Pistons would face big financial hurdles in trading for Russell Westbrook
The Detroit Pistons could have a bigger Big Three.
The buzz for the past few days has been over Russell Westbrook and the reported interest by the Pistons and Miami Heat as potential trade partners with the Oklahoma City Thunder.
The Thunder and Westbrook seem poised to pursue a trade, most likely to a team and situation that would be most amenable for Westbrook. Initially, Westbrook expressed interest in going to Miami. Houston, Chicago and Minnesota also have been rumored to have some interest in acquiring the former league MVP.
The idea of Westbrook joining Blake Griffin and Andre Drummond is an enticing concept — one that potentially could vault the Pistons into the top tier of Eastern Conference contenders. But any potential trade comes with issues – money issues.
Maneuvering around the salary cap and avoiding the luxury tax are the major obstacles to a potential trade with the Thunder, who are looking for relief from Westbrook’s $38.2 million in salary next season. Here’s a look at some of the difficulties:
The cap and the tax
After using both their midlevel and bi-annual roster exceptions, the Pistons are now hard-capped, according to the rules of the NBA’s collective bargaining agreement. That means they cannot go above the luxury-tax threshold — called the tax apron — of $138.9 million under any circumstances.
The luxury-tax level next season is $132.6 million, which the Pistons also would like to stay below. If they exceed the tax line by up to $5 million, they would have to pay up to $7.5 million in penalties; if it’s between $5 million and $10 million, the tax penalty could escalate to $16.25 million.
According to ESPN front-office insider Bobby Marks, the Pistons are roughly $1.9 million under the luxury-tax level and $8.2 million below the tax apron.
Teams have until the final regular-season game to amend their salaries to get below the tax line, so if things got really hairy, a team could waive and stretch the salary of a high-priced player to get to the desired level.
Both the Heat and Pistons are hard-capped, so they will have to tread lightly in any trade proposals to ensure that they don’t take on much more salary than they are sending out so that they don’t exceed the tax apron. The complication is that the Thunder reportedly are looking to bring in less salary in a trade because they’re trying to get below the tax line themselves.
In the Heat’s case, after acquiring Jimmy Butler from the Sixers, they are over the tax line by $3.7 million and have a potential tax penalty of $5.5 million. They have just $986,000 of room remaining under the tax apron, meaning they would have to send multiple players and have a minimal net difference in salaries in a potential Westbrook trade, to closely match Westbrook’s number of $38.2 million in outgoing salary.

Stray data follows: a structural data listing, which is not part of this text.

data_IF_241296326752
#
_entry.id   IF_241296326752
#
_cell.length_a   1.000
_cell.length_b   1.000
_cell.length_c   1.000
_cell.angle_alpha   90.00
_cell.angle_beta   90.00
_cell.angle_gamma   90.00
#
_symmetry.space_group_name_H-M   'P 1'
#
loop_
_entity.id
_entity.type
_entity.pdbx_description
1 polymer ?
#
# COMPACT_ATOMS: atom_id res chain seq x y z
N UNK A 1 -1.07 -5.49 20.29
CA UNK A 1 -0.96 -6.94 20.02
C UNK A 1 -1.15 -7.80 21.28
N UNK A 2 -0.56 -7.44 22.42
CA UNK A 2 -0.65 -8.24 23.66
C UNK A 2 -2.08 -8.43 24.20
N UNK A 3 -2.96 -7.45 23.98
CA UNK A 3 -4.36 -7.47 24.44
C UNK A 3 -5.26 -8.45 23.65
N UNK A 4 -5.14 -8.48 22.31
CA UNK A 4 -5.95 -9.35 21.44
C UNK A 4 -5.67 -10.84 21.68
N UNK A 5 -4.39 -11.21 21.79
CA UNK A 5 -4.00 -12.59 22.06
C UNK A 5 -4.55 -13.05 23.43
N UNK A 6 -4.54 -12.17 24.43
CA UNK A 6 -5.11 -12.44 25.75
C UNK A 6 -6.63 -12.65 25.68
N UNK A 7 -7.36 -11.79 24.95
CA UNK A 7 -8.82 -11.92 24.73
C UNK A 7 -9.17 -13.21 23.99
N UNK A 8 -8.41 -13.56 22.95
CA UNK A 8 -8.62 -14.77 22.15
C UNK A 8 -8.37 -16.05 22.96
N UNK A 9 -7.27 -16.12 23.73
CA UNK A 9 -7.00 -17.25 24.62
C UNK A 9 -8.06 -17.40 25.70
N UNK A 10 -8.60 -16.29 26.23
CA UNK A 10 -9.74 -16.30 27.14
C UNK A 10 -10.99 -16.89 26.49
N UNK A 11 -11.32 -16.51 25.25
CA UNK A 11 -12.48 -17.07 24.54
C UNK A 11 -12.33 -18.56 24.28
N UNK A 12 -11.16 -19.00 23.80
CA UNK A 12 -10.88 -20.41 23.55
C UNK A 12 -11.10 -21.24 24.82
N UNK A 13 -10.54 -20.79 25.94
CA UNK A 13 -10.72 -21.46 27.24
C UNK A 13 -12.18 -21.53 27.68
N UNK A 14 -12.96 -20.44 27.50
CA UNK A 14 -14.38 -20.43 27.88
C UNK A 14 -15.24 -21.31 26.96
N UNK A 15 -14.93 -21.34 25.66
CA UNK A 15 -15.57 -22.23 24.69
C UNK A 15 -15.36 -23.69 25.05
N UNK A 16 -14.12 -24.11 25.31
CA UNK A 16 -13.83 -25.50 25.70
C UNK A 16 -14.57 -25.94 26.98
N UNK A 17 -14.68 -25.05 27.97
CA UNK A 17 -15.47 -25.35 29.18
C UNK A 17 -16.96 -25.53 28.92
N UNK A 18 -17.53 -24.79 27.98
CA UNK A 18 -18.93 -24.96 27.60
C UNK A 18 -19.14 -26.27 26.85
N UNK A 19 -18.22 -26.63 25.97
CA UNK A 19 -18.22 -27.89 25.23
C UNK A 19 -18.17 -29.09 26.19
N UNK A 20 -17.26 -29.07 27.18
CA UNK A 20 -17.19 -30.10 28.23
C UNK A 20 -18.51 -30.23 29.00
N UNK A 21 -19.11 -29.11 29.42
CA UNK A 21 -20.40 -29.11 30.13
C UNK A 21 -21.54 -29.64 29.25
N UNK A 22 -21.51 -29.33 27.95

According to Marks, the Thunder are $3.8 million over the tax, which would have them in line to pay $9.7 million in tax penalties. They already have 15 players under contract on their main roster, which means they’re not necessarily looking for multiple players back in a trade, which likely would point to the fact that they’d have to make another trade to clear roster spots. Deonte Burton and Abdel Nader are on non-guaranteed contracts so they could be expendable, as well.
What could the Pistons offer?
Given those constraints, the Thunder could be hard-pressed to come up with a trade partner. The Pistons have expiring contracts, which could help facilitate a deal.
ESPN experts floated six big Russell Westbrook trades they'd like to see and the suggestion for the Pistons is sending to Oklahoma City Reggie Jackson ($18 million), Langston Galloway ($7 million) and newly-acquired Tony Snell ($11.4 million), along with a 2020 unprotected first-round pick, a pick swap in 2021, and a 2022 unprotected first-round pick. That's an exorbitant asking price, but the salaries match closely enough, given there would be $36.4 million going out and $38.2 million coming in (Westbrook's salary).
That difference of $1.8 million wouldn't be enough to get the Thunder out of the luxury tax, so there likely would be more pieces involved in a potential deal.
The most likely option would be involving a third team that could alleviate some of the salary roadblocks. That third team would have to be incentivized for its trouble, probably with draft picks or a young potential star player.
There are myriad more complicated ways that a potential deal could work, but it likely means giving up several players to match salaries, young players to satisfy the Thunder, or a third team and future draft picks.
That’s the price of doing business for a potential centerpiece in Westbrook.